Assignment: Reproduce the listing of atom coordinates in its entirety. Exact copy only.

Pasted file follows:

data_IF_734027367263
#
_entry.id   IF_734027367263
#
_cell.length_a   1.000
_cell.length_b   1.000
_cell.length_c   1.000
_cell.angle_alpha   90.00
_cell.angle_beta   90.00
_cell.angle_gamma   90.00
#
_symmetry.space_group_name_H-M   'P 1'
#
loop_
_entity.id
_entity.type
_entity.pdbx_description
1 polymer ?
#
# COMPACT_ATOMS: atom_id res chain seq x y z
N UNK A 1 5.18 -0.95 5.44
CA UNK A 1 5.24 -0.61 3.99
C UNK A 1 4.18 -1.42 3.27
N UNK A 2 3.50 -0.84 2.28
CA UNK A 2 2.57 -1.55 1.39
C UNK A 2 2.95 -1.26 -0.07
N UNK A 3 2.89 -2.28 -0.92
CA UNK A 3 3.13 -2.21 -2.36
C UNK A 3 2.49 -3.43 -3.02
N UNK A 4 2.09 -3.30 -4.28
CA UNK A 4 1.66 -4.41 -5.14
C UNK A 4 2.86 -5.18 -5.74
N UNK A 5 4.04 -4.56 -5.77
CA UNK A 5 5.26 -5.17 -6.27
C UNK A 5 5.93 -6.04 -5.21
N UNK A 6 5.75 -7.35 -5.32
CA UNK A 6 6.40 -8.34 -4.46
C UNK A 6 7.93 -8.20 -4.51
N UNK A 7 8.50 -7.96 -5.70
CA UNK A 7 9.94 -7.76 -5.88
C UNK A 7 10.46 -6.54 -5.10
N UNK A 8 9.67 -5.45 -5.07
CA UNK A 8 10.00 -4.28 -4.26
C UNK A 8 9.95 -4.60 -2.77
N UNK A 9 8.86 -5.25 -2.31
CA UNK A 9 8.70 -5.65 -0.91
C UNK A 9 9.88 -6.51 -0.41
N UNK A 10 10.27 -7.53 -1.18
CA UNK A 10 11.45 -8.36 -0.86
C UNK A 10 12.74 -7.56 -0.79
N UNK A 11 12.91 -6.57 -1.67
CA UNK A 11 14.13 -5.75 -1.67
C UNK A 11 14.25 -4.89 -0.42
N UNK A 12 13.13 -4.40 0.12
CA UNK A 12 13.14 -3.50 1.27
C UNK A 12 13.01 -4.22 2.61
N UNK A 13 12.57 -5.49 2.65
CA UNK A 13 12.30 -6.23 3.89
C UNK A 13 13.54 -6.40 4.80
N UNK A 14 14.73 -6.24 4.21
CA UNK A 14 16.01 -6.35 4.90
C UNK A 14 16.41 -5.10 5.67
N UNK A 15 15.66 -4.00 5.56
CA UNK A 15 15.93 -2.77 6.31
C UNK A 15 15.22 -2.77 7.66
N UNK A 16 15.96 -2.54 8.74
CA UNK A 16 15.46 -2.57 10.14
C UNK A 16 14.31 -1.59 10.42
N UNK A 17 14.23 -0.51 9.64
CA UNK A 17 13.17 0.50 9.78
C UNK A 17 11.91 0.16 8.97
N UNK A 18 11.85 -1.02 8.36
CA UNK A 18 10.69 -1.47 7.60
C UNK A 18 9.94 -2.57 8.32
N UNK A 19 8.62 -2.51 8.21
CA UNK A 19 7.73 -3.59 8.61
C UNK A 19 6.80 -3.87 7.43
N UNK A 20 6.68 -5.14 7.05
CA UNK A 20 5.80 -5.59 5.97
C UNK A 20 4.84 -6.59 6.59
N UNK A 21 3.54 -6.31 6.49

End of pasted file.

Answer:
data_IF_734027367263
#
_entry.id   IF_734027367263
#
_cell.length_a   1.000
_cell.length_b   1.000
_cell.length_c   1.000
_cell.angle_alpha   90.00
_cell.angle_beta   90.00
_cell.angle_gamma   90.00
#
_symmetry.space_group_name_H-M   'P 1'
#
loop_
_entity.id
_entity.type
_entity.pdbx_description
1 polymer ?
#
# COMPACT_ATOMS: atom_id res chain seq x y z
N UNK A 1 5.18 -0.95 5.44
CA UNK A 1 5.24 -0.61 3.99
C UNK A 1 4.18 -1.42 3.27
N UNK A 2 3.50 -0.84 2.28
CA UNK A 2 2.57 -1.55 1.39
C UNK A 2 2.95 -1.26 -0.07
N UNK A 3 2.89 -2.28 -0.92
CA UNK A 3 3.13 -2.21 -2.36
C UNK A 3 2.49 -3.43 -3.02
N UNK A 4 2.09 -3.30 -4.28
CA UNK A 4 1.66 -4.41 -5.14
C UNK A 4 2.86 -5.18 -5.74
N UNK A 5 4.04 -4.56 -5.77
CA UNK A 5 5.26 -5.17 -6.27
C UNK A 5 5.93 -6.04 -5.21
N UNK A 6 5.75 -7.35 -5.32
CA UNK A 6 6.40 -8.34 -4.46
C UNK A 6 7.93 -8.20 -4.51
N UNK A 7 8.50 -7.96 -5.70
CA UNK A 7 9.94 -7.76 -5.88
C UNK A 7 10.46 -6.54 -5.10
N UNK A 8 9.67 -5.45 -5.07
CA UNK A 8 10.00 -4.28 -4.26
C UNK A 8 9.95 -4.60 -2.77
N UNK A 9 8.86 -5.25 -2.31
CA UNK A 9 8.70 -5.65 -0.91
C UNK A 9 9.88 -6.51 -0.41
N UNK A 10 10.27 -7.53 -1.18
CA UNK A 10 11.45 -8.36 -0.86
C UNK A 10 12.74 -7.56 -0.79
N UNK A 11 12.91 -6.57 -1.67
CA UNK A 11 14.13 -5.75 -1.67
C UNK A 11 14.25 -4.89 -0.42
N UNK A 12 13.13 -4.40 0.12
CA UNK A 12 13.14 -3.50 1.27
C UNK A 12 13.01 -4.22 2.61
N UNK A 13 12.57 -5.49 2.65
CA UNK A 13 12.30 -6.23 3.89
C UNK A 13 13.54 -6.40 4.80
N UNK A 14 14.73 -6.24 4.21
CA UNK A 14 16.01 -6.35 4.90
C UNK A 14 16.41 -5.10 5.67
N UNK A 15 15.66 -4.00 5.56
CA UNK A 15 15.93 -2.77 6.31
C UNK A 15 15.22 -2.77 7.66
N UNK A 16 15.96 -2.54 8.74
CA UNK A 16 15.46 -2.57 10.14
C UNK A 16 14.31 -1.59 10.42
N UNK A 17 14.23 -0.51 9.64
CA UNK A 17 13.17 0.50 9.78
C UNK A 17 11.91 0.16 8.97
N UNK A 18 11.85 -1.02 8.36
CA UNK A 18 10.69 -1.47 7.60
C UNK A 18 9.94 -2.57 8.32
N UNK A 19 8.62 -2.51 8.21
CA UNK A 19 7.73 -3.59 8.61
C UNK A 19 6.80 -3.87 7.43
N UNK A 20 6.68 -5.14 7.05
CA UNK A 20 5.80 -5.59 5.97
C UNK A 20 4.84 -6.59 6.59
N UNK A 21 3.54 -6.31 6.49